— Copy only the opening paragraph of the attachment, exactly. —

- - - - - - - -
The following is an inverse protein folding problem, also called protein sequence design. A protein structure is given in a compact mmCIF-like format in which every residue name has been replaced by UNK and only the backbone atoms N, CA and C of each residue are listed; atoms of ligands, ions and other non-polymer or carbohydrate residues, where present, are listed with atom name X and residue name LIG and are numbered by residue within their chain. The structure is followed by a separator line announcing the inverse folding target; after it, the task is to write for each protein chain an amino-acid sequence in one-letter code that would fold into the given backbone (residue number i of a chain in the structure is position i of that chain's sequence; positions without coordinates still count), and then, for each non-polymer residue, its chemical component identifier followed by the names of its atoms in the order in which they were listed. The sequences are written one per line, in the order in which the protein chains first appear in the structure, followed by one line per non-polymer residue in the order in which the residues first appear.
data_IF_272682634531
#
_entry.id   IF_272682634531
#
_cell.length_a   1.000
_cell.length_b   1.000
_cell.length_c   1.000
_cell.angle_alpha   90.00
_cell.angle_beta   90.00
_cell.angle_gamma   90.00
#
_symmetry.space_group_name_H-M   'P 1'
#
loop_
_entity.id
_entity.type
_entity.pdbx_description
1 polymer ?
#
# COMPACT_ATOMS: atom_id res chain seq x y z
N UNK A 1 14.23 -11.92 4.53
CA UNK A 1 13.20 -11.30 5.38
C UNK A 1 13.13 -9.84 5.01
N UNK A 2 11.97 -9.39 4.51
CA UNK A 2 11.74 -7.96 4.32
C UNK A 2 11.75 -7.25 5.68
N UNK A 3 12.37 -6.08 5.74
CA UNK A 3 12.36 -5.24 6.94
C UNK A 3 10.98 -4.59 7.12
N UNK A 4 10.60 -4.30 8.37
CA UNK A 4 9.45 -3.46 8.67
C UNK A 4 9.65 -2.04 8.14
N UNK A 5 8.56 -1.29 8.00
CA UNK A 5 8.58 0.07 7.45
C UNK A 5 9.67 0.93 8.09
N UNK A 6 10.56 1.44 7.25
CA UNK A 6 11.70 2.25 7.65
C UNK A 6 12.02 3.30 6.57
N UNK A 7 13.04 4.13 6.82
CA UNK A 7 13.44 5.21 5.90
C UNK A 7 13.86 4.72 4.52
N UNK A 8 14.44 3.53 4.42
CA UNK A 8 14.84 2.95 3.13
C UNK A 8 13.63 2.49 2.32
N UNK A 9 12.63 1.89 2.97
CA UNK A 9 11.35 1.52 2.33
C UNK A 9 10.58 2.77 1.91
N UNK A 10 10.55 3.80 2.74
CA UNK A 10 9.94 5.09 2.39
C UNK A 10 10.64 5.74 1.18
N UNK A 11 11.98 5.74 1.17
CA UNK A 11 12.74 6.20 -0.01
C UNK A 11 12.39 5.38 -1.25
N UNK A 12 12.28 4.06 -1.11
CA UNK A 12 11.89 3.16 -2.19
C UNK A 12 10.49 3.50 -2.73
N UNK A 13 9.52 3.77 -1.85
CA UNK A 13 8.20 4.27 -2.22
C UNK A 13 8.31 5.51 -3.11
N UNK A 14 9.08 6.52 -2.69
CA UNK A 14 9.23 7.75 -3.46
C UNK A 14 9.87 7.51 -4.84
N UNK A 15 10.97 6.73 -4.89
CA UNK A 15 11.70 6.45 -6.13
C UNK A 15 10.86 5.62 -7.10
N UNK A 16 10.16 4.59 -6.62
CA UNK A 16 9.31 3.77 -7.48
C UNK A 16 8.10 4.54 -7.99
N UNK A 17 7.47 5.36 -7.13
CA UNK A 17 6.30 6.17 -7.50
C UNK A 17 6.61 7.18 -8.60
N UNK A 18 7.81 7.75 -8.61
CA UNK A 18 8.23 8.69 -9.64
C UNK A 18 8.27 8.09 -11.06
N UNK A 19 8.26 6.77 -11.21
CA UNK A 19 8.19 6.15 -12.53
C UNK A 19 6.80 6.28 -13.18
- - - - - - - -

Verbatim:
The following is an inverse protein folding problem, also called protein sequence design. A protein structure is given in a compact mmCIF-like format in which every residue name has been replaced by UNK and only the backbone atoms N, CA and C of each residue are listed; atoms of ligands, ions and other non-polymer or carbohydrate residues, where present, are listed with atom name X and residue name LIG and are numbered by residue within their chain. The structure is followed by a separator line announcing the inverse folding target; after it, the task is to write for each protein chain an amino-acid sequence in one-letter code that would fold into the given backbone (residue number i of a chain in the structure is position i of that chain's sequence; positions without coordinates still count), and then, for each non-polymer residue, its chemical component identifier followed by the names of its atoms in the order in which they were listed. The sequences are written one per line, in the order in which the protein chains first appear in the structure, followed by one line per non-polymer residue in the order in which the residues first appear.